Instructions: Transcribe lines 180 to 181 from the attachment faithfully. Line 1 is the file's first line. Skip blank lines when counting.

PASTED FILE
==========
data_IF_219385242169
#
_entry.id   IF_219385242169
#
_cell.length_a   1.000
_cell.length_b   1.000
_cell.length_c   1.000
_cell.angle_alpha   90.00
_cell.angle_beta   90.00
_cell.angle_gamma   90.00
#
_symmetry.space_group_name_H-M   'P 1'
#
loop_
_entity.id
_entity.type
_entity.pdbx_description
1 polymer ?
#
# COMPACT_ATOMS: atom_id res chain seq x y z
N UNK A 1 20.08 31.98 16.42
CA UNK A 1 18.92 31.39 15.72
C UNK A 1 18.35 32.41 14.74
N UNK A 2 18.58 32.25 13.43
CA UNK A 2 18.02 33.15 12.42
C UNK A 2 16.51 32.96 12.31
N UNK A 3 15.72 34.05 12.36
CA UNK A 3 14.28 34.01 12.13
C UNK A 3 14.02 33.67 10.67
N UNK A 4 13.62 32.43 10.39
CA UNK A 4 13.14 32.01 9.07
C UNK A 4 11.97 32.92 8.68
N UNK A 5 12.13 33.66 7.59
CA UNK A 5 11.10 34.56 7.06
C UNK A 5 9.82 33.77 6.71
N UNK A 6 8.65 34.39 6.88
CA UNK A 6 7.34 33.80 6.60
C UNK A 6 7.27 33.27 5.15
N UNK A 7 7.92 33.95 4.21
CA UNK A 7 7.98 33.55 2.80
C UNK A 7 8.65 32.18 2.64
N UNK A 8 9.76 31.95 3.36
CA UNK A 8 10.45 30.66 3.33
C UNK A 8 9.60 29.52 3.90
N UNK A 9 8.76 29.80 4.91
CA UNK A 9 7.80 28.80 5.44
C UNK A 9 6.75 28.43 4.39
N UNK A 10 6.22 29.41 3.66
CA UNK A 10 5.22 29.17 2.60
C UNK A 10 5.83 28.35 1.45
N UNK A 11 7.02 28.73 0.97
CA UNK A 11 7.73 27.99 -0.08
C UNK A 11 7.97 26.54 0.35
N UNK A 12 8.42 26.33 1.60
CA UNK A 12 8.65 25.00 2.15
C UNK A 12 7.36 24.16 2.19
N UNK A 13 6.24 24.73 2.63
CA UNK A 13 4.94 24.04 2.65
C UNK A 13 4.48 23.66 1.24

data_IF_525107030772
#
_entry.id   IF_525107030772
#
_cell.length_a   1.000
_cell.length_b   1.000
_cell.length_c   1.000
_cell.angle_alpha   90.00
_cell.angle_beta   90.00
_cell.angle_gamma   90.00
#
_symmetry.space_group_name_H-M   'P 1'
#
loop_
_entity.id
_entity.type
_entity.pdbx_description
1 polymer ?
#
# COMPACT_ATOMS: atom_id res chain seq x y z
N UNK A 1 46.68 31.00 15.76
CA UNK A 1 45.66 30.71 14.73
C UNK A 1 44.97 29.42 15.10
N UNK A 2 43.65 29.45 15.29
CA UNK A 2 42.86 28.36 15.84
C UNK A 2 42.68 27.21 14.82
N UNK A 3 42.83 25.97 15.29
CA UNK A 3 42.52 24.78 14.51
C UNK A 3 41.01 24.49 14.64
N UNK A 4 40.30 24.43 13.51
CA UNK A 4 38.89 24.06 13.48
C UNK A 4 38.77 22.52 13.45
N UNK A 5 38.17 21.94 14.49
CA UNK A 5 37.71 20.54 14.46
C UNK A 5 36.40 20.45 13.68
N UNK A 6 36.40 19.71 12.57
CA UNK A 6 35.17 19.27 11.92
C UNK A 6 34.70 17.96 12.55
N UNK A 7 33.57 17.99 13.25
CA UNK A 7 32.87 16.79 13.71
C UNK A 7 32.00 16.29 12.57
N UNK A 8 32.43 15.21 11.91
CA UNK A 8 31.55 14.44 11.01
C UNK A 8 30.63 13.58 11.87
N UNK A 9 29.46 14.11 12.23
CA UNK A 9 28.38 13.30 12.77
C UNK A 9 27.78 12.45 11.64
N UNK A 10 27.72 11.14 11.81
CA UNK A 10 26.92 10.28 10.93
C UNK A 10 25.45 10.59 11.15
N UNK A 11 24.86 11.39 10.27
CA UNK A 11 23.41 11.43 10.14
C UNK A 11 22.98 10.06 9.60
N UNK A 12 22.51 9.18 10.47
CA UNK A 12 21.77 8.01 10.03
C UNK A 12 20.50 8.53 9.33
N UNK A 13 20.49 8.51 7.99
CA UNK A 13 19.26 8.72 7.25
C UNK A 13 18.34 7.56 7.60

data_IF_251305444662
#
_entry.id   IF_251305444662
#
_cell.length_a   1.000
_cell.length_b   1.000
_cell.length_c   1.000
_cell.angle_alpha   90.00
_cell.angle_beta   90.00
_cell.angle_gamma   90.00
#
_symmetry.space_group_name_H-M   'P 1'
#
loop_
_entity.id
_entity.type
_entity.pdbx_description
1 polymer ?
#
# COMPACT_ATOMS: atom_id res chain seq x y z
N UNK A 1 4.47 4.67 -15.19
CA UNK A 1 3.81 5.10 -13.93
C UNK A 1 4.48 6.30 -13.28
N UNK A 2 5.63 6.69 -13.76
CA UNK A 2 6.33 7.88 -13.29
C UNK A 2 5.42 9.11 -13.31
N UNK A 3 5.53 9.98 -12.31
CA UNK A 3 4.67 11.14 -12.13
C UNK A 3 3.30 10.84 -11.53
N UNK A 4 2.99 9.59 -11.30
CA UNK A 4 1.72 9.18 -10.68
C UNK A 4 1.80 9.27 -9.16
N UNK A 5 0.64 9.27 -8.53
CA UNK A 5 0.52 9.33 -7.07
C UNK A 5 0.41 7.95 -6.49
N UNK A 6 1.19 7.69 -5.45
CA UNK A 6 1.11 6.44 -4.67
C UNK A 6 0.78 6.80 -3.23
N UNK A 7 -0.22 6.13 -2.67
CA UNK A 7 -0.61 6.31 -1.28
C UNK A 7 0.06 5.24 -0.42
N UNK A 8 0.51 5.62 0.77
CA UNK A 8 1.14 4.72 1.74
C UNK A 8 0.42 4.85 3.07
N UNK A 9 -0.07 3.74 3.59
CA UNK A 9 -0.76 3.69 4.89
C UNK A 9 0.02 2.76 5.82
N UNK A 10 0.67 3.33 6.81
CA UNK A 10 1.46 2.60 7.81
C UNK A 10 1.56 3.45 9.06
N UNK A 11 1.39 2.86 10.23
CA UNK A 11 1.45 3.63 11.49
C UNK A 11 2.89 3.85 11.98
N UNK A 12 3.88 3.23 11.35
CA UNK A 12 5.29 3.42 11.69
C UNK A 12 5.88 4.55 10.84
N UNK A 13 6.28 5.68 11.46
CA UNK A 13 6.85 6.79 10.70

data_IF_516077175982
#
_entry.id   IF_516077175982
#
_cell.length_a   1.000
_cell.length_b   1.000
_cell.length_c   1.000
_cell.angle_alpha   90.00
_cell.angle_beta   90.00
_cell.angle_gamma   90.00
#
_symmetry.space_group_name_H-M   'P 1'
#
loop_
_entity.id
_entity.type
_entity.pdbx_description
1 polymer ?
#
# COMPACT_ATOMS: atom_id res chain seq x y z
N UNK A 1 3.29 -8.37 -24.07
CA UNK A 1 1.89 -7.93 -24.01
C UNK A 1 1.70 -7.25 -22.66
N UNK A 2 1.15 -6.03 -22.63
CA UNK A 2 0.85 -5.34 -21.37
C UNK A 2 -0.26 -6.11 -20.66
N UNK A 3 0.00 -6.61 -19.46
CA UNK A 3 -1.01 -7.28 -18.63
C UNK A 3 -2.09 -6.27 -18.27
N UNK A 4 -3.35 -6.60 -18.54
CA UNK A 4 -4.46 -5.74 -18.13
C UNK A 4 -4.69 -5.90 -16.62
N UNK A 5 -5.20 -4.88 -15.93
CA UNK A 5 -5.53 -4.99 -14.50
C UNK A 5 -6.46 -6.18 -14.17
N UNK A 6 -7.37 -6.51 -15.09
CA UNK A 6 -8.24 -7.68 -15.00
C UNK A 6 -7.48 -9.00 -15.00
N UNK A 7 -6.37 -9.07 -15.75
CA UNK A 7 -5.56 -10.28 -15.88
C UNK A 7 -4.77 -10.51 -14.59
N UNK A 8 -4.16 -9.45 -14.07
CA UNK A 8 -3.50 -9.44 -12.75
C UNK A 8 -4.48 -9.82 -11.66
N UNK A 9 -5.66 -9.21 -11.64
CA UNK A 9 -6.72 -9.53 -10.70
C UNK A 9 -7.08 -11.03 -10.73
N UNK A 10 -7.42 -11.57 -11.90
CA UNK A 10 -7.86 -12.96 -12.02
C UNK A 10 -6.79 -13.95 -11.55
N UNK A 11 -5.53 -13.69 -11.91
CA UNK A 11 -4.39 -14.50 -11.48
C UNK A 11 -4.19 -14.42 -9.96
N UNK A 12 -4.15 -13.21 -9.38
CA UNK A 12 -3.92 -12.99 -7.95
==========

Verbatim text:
#
_cell.length_a   1.000